This is a great discussion. And an important topic to discuss. I have a bit of a background with hypothermia. I am a fire fighter and an Ice/water Rescue Instructor for my Fire Dept. I just want to share I bit of info.
Stages of cold water immersion:
Cold Shock Response - This includes the Gasp reflex but also includes rapid breathing and hyperventilation. Lasts about 1 minute
Cold Incapacitation - Start to loose movement of hands and feet then arms and legs as your body tries to preserve heat and circulation to the body's core. At about 10 minutes you can't help yourself anymore.
Hypothermia - Starts to occur at about 30 minutes. Has 3 stages: Mild - shivering, Moderate - unconsciousness and Severe - cardiac arrest.
I like to teach the 1 - 10 - 1 Principle starting from the time of immersion.
1 minute to get breathing under control.
10 minutes to be able to help yourself.
1 hour to unconsciousness.
That first 10 minutes is crucial to kayakers. Especially ones like myself that paddle alone and on bodies of water with hypothermic potential. A paddler may only have that 10 minutes to help themselves with no one else to rescue them after they become incapacitated (one reason why I always carry a good marine radio).
As far as I am concerned, PFD's are always a must and Thermal Protection is always a must when paddling in conditions where there is the potential for hypothermia. No exceptions. Law or no law.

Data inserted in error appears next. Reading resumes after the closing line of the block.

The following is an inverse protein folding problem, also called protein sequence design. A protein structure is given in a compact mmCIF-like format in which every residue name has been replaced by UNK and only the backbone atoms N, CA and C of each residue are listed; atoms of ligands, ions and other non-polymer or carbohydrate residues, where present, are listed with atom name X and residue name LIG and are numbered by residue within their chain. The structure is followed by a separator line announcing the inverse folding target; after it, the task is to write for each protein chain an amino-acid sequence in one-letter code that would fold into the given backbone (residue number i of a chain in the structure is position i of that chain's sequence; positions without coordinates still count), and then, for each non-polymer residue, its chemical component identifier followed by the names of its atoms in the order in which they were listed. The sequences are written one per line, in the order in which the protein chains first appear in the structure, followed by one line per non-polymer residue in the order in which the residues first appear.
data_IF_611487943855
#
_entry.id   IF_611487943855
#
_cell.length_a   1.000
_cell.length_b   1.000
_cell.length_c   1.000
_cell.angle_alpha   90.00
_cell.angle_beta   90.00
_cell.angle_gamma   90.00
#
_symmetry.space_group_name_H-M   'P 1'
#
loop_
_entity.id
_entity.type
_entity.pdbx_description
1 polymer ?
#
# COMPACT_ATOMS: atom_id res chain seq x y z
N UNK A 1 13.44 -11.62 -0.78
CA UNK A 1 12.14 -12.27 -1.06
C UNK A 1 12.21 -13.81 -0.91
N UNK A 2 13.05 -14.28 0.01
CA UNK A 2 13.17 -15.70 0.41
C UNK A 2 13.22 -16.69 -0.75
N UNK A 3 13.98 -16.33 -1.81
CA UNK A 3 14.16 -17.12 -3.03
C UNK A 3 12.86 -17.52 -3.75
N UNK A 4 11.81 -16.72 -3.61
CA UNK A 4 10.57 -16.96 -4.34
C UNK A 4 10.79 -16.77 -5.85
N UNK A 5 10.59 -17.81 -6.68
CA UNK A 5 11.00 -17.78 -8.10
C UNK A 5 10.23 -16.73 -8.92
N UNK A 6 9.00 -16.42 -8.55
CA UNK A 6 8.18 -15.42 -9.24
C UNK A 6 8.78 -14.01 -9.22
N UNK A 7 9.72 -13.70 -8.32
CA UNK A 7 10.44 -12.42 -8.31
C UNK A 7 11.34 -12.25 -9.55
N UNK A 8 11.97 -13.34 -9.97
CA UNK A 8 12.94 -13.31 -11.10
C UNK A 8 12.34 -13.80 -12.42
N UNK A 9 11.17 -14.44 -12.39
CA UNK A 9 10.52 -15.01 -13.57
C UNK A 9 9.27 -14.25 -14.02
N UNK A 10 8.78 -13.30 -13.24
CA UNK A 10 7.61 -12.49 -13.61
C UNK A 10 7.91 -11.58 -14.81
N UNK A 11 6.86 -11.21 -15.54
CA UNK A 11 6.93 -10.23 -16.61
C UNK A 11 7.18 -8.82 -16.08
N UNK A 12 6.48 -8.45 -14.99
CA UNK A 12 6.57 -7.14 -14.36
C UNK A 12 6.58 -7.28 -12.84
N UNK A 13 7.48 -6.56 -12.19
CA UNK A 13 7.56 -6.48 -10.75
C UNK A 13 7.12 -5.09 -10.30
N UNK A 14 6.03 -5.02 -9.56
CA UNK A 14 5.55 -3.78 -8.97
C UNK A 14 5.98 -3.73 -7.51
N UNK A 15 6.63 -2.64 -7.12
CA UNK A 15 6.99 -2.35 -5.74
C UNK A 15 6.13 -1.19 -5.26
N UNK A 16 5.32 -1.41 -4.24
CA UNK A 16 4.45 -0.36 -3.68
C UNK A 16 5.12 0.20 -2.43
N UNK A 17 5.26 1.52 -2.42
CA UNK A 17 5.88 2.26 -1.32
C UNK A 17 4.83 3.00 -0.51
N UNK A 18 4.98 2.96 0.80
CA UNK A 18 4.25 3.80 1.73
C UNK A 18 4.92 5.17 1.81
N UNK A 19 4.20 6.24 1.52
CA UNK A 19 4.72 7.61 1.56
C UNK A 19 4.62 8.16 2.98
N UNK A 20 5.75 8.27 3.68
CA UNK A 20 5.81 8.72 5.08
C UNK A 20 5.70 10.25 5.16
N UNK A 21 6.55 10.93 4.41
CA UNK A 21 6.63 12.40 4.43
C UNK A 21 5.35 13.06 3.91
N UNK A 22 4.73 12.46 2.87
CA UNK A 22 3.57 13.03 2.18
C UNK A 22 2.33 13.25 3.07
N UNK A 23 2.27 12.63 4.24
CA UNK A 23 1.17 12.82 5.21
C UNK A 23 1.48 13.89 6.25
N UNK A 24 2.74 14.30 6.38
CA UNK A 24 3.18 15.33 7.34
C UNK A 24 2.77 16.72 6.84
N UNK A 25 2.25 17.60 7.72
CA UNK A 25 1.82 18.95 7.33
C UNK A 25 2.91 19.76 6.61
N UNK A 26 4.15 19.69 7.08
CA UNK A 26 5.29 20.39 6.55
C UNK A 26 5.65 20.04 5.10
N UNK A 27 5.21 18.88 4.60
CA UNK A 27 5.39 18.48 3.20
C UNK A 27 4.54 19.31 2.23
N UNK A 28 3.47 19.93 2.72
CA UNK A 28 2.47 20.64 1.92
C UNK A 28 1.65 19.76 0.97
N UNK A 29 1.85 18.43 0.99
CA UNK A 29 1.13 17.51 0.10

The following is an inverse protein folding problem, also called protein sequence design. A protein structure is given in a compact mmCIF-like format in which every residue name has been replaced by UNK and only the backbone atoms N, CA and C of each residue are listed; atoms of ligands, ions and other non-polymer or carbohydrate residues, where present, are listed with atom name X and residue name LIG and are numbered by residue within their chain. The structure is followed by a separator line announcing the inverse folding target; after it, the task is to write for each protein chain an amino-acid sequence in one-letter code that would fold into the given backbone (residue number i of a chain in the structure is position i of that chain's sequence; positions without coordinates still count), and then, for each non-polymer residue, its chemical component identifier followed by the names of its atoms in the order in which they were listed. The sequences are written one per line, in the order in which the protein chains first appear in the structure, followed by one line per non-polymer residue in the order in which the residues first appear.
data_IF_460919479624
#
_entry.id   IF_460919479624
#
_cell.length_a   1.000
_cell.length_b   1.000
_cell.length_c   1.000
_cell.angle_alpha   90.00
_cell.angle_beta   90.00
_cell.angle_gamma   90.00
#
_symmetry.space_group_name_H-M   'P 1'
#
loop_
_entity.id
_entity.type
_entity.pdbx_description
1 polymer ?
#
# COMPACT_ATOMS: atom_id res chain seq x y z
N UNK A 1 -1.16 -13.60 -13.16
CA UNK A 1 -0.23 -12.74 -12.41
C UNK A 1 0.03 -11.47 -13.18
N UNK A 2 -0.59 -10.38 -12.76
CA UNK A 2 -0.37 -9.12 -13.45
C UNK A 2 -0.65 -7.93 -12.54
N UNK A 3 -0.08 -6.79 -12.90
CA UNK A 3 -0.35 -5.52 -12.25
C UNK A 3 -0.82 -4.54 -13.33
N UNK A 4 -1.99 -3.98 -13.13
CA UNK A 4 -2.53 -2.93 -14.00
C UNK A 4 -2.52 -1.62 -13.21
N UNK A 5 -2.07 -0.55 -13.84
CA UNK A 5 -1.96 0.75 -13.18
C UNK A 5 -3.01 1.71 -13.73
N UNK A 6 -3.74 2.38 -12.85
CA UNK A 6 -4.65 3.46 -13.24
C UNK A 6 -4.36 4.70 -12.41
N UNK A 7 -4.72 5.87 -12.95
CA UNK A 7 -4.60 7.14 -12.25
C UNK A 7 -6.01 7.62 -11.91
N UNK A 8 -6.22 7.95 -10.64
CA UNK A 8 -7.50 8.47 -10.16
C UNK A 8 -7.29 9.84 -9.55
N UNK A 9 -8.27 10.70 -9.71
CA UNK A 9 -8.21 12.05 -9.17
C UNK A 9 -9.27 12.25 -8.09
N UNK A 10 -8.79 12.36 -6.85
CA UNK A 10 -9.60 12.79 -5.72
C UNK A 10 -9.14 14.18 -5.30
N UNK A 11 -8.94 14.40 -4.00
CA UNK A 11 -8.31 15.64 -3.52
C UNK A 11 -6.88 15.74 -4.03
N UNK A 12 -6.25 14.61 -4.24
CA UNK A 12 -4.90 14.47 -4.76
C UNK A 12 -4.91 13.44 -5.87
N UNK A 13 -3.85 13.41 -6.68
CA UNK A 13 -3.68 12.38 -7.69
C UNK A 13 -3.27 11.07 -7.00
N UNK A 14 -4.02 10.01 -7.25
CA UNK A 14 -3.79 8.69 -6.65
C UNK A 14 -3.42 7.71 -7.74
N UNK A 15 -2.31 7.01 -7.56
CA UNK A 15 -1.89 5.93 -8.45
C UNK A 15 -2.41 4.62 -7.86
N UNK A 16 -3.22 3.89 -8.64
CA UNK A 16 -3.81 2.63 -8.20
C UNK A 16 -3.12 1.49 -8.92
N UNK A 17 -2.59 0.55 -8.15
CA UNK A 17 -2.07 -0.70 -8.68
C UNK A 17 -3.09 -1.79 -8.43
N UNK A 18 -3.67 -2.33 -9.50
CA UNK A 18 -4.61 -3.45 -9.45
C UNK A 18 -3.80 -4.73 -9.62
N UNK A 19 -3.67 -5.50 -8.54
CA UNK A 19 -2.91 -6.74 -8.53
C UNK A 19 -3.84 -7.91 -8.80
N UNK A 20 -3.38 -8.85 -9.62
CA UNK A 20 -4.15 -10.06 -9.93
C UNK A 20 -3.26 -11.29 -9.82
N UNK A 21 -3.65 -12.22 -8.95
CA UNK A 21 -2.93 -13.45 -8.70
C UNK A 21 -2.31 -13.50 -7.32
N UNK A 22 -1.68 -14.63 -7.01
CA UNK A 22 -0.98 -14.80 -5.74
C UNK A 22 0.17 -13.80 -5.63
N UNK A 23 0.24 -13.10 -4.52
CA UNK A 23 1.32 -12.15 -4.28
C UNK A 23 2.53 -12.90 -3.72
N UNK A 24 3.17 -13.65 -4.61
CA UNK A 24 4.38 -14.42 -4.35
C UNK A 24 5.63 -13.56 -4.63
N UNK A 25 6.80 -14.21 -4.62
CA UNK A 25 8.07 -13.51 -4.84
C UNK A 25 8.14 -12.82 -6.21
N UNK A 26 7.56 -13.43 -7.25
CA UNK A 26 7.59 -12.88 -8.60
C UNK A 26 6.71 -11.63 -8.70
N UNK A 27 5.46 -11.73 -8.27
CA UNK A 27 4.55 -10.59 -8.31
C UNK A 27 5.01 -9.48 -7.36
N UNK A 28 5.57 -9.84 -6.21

I also just want to add that in my experience, although I have encountered cold shock, I have never experienced, or even witnessed the Gasp reflex in which water was inhaled. I do know it exists but I have a hard time wrapping my mind around the Gasp reflex being a main contributor in cold water immersion fatalities.
One more thing about the bike helmet discussion. Many accidents involving a car and a cyclist occur to low speeds such as when a vehicle makes a turn and collides with a cyclist. A helmet helps to protect the most important part of the human body. The brain. Surprisingly the human body can take some serious punishment and damage and survive but the brain can suffer serious damage from what may appear to be a small and insignificant "hit" or "blow". So it seams prudent to me to wear a helmet and protect your brain.
Edited by chad (03/17/13 09:49 AM)
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